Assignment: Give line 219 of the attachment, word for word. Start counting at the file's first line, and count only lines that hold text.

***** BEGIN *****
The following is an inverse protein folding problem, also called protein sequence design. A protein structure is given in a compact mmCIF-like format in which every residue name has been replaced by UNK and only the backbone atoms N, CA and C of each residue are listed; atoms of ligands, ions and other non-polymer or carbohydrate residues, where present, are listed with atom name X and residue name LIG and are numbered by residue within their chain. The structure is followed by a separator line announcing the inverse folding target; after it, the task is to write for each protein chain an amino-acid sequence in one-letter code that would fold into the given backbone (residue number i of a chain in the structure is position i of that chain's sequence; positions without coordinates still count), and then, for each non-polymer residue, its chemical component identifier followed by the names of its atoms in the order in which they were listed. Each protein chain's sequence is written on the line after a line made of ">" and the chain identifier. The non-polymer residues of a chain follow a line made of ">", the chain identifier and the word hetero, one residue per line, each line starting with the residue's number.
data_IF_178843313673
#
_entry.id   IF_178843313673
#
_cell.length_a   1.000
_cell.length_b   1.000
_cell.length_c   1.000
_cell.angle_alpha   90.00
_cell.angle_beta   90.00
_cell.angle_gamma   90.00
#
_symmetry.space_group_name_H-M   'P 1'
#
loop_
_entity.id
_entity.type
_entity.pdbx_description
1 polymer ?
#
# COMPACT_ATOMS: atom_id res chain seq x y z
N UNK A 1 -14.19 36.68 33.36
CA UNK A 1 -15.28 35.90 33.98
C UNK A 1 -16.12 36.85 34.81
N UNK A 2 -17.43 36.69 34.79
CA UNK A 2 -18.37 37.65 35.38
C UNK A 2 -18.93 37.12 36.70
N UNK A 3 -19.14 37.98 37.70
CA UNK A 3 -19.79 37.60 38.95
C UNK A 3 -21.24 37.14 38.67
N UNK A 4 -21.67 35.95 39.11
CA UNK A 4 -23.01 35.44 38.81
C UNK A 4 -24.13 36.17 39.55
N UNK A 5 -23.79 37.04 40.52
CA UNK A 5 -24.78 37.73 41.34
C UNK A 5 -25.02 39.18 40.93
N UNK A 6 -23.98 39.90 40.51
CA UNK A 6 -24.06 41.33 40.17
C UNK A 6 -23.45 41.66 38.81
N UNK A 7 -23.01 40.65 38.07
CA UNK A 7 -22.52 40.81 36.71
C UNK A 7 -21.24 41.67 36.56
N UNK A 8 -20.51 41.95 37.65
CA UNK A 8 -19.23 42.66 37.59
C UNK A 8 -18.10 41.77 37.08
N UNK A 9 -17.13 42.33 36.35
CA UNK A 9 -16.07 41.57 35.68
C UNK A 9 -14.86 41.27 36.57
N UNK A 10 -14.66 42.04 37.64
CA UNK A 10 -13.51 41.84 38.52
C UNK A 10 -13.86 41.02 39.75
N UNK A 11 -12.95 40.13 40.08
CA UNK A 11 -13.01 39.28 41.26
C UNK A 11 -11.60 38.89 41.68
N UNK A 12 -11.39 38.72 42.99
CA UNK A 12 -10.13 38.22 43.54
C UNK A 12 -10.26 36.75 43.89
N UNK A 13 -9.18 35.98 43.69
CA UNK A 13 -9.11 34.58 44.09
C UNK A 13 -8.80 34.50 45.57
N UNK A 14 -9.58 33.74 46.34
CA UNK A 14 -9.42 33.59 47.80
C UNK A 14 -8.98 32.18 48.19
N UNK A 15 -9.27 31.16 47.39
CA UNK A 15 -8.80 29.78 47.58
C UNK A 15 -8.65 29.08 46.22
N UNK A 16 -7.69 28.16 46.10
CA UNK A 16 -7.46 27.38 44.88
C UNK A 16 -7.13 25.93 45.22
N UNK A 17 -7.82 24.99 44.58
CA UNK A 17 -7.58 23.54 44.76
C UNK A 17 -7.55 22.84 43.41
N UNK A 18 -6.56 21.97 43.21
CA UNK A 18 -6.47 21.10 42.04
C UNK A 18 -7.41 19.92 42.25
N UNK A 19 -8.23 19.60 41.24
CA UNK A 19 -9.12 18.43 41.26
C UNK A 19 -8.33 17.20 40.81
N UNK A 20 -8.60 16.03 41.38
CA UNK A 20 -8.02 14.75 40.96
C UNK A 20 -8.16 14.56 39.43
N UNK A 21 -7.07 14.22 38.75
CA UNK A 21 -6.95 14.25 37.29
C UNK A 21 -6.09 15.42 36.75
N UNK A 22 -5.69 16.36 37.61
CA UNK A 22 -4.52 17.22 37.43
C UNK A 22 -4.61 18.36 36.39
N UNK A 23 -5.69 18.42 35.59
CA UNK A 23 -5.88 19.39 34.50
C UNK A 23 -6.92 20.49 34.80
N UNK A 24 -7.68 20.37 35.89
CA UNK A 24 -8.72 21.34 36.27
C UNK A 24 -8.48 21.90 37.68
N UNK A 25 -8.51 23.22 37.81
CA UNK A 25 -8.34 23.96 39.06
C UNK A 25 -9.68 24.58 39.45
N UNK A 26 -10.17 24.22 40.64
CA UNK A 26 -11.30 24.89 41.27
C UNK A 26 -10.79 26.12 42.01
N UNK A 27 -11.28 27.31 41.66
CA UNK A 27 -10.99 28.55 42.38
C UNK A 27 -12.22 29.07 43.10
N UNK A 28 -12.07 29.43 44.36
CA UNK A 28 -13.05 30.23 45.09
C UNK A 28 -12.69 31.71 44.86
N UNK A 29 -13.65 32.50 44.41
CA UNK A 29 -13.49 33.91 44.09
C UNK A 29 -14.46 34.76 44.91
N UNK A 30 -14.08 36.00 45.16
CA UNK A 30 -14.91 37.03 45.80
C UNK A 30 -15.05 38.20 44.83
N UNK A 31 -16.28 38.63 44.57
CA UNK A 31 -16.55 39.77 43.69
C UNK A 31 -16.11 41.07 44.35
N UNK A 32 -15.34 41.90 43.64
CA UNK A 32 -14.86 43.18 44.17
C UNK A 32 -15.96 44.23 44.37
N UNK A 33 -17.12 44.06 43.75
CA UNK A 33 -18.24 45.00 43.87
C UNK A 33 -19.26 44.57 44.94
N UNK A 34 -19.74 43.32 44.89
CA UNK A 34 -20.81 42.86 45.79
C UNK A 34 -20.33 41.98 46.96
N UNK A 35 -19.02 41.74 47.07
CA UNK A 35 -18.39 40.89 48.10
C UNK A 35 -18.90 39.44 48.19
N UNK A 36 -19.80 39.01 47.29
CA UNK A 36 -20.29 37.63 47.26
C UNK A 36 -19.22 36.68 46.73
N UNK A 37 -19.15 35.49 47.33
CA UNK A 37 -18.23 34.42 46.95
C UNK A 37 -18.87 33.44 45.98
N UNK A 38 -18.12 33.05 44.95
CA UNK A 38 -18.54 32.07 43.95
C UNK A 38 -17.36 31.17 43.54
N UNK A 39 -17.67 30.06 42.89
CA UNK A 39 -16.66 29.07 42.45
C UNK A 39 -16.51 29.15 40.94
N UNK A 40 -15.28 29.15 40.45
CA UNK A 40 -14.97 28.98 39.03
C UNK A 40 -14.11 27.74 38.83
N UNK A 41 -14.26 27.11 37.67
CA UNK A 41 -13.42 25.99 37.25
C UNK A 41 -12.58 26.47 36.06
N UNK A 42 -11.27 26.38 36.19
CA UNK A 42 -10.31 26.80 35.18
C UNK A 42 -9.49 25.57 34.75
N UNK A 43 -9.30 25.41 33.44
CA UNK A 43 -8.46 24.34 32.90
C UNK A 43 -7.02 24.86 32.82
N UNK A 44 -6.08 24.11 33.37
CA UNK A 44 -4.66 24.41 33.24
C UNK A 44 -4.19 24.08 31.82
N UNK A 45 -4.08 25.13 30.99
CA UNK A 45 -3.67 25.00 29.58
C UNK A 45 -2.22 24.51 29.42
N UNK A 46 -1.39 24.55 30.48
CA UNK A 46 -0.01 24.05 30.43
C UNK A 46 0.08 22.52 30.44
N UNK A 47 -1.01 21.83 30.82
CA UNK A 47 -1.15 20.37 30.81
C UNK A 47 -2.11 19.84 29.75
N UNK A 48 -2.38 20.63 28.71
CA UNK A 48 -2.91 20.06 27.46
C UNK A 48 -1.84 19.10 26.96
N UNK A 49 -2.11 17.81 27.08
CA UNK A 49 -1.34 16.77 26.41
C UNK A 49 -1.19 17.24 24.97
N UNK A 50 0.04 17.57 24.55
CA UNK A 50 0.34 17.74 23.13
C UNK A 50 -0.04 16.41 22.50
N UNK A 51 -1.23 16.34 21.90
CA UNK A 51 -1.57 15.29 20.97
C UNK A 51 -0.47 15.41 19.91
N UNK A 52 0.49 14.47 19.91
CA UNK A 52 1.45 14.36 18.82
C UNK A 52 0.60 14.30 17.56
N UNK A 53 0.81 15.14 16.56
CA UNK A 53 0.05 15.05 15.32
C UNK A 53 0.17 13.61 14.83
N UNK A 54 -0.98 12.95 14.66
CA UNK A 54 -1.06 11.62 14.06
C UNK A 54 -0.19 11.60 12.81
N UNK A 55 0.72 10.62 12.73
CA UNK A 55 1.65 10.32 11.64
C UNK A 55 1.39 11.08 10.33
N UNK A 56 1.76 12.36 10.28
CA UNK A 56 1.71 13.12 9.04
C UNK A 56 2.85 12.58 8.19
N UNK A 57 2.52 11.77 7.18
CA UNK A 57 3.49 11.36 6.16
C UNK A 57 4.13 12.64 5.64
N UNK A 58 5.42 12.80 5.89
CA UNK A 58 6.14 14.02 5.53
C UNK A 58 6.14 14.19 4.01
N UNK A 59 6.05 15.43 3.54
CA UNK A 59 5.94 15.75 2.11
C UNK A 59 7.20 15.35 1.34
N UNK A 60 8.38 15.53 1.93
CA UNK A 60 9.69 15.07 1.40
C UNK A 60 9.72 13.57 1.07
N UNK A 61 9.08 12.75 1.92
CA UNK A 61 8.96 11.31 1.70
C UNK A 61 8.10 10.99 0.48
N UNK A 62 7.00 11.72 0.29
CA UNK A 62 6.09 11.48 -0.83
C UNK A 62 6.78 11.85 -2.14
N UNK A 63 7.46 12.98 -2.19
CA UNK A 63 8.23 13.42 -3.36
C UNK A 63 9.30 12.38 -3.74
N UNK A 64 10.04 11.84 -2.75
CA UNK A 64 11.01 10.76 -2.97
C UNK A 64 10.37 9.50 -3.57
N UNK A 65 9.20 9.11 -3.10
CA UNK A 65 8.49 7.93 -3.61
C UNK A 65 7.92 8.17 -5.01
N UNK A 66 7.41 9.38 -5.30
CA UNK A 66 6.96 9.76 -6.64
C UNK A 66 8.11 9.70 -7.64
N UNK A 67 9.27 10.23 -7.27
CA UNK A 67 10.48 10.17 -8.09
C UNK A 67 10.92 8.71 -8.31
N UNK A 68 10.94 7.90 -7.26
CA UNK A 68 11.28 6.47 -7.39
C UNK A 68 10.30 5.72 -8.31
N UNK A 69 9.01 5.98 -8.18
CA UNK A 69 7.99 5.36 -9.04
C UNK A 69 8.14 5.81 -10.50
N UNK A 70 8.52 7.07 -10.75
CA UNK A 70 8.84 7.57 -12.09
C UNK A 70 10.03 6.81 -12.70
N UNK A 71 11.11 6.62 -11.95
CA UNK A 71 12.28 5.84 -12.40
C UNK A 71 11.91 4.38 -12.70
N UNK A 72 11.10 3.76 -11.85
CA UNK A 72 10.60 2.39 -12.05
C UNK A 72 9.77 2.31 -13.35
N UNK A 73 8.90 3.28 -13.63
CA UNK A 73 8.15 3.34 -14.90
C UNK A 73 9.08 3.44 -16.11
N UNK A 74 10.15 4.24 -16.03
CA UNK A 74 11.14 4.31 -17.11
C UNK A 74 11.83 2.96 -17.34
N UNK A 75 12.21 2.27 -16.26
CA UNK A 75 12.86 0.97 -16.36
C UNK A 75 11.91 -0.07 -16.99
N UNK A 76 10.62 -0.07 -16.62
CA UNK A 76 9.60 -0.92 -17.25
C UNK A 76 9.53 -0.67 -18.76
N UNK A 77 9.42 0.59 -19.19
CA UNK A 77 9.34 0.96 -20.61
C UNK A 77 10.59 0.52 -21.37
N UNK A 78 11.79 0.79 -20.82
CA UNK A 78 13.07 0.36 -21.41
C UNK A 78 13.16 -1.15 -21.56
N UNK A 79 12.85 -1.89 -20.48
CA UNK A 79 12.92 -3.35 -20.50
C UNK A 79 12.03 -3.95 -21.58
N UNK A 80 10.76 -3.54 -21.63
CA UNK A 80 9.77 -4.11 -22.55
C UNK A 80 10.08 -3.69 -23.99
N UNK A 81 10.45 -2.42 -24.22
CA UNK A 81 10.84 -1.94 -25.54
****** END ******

C UNK A 66 8.11 9.70 -7.64